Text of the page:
This paper presents the first long-term climate data record of sea ice extents and backscatter derived from intercalibrated satellite scatterometer missions (ERS, QuikSCAT and ASCAT) extending from 1992 to the present date (Verhoef et al., 2018). This record provides a valuable independent account of the evolution of Arctic and Antarctic sea ice extents, one that is in excellent agreement with the passive microwave records during the fall and winter months but shows higher sensitivity to lower concentration and melting sea ice during the spring and summer months. The scatterometer record also provides a depiction of sea ice backscatter at C- and Ku-bands, allowing the separation of seasonal and perennial sea ice in the Arctic and further differentiation between second-year (SY) and older multiyear (MY) ice classes, revealing the emergence of SY ice as the dominant perennial ice type after the historical sea ice loss in 2007 and bearing new evidence on the loss of multiyear ice in the Arctic over the last 25 years. The relative good agreement between the backscatter-based sea ice (FY, SY and older MY) classes and the ice thickness record from Cryosat suggests its applicability as a reliable proxy in the historical reconstruction of sea ice thickness in the Arctic.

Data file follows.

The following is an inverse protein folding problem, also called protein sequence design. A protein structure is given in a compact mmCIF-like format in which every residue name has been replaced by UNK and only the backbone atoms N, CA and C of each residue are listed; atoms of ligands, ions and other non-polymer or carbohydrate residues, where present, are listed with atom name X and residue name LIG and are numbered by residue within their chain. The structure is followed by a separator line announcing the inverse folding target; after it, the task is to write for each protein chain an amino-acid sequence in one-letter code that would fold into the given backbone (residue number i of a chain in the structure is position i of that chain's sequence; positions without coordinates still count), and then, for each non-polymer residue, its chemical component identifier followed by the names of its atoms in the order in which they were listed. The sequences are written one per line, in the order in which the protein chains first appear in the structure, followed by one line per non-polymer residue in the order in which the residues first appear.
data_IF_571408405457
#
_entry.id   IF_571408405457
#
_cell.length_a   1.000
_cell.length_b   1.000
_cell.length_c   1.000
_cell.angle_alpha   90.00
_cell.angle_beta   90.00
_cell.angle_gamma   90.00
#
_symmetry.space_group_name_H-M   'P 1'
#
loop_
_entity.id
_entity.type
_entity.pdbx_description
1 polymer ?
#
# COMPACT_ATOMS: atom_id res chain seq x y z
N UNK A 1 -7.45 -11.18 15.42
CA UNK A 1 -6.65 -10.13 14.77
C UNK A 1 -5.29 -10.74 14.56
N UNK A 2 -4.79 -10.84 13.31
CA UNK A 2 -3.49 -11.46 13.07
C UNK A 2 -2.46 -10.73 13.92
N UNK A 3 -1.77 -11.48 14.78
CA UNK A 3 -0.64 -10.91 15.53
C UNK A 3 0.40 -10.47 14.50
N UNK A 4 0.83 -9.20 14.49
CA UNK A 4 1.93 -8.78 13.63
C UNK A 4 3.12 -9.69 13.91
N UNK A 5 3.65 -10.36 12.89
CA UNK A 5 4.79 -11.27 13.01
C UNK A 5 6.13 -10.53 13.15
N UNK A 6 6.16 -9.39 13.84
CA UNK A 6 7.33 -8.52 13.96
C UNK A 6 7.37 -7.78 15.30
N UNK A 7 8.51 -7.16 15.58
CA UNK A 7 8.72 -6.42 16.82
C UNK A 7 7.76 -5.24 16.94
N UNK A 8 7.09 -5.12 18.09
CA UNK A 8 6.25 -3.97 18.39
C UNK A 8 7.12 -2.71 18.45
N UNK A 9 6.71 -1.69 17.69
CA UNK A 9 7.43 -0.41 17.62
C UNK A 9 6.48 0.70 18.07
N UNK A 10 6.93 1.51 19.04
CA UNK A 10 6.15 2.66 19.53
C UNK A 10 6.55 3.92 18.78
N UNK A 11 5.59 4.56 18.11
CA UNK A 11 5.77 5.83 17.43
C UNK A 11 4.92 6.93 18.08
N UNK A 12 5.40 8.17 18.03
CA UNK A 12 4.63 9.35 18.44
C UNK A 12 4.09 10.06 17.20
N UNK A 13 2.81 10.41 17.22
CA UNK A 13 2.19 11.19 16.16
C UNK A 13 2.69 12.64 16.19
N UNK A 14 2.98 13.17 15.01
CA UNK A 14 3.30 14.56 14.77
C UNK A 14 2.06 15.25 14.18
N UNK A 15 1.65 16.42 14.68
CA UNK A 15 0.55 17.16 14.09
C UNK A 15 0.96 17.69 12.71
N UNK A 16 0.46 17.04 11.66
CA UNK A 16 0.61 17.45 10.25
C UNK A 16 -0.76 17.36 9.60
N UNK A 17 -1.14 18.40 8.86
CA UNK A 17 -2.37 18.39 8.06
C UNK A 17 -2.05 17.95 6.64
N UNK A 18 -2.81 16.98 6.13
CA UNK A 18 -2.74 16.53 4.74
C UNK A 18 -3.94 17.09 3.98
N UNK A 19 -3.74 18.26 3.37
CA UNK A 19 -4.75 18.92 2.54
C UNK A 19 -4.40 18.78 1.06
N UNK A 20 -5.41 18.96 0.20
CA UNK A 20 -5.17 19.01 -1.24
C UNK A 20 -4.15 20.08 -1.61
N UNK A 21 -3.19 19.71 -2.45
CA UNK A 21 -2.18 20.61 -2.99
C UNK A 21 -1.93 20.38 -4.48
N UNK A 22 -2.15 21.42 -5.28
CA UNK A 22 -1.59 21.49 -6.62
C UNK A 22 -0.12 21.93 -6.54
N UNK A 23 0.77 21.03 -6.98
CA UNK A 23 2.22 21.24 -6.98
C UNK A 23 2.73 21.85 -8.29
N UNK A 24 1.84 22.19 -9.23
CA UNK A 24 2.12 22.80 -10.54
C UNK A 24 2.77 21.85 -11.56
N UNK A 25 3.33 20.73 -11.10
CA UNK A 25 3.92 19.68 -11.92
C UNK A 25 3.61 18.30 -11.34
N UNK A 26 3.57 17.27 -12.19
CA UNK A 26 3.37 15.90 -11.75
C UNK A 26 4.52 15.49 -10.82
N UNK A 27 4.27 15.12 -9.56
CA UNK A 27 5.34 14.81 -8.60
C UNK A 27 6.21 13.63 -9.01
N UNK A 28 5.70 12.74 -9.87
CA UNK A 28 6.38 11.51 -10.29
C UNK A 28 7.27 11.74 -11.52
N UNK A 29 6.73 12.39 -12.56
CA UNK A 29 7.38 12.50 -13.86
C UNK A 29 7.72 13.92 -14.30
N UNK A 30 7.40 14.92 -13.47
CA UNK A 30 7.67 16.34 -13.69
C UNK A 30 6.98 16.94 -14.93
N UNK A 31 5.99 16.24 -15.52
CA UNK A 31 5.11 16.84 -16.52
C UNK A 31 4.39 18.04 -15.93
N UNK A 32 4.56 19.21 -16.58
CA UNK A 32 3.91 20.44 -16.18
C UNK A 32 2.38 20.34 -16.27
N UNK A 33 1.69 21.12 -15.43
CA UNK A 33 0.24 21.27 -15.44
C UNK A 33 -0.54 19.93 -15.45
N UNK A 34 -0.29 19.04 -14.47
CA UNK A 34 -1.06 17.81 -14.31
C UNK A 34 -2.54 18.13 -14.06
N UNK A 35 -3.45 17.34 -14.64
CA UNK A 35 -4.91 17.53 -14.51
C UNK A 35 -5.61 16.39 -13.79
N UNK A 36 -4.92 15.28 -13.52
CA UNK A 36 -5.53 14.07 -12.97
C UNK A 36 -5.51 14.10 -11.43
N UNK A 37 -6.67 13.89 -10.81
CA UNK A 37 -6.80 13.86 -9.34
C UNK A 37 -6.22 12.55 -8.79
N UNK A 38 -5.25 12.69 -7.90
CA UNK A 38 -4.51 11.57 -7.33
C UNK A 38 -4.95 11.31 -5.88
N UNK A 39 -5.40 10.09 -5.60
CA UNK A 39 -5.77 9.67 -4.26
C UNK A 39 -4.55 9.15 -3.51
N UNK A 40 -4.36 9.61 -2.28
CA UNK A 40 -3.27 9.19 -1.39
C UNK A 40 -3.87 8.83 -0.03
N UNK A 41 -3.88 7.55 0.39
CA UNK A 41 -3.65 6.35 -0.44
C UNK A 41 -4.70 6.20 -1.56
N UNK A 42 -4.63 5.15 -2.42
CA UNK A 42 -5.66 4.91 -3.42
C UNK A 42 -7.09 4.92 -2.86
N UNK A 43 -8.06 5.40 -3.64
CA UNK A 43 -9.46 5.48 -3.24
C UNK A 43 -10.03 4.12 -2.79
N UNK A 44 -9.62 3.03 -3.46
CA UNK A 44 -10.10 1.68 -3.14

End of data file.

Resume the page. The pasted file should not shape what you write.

M Belmonte Rivas, I Otosaka, ACM Stoffelen, AH Verhoef. A scatterometer record of sea ice extents and backscatter: 1992–2016
Status: published, Journal: The Cryosphere, Year: 2018, First page: 2941, Last page: 2953, doi: 10.5194/tc-12-2941-2018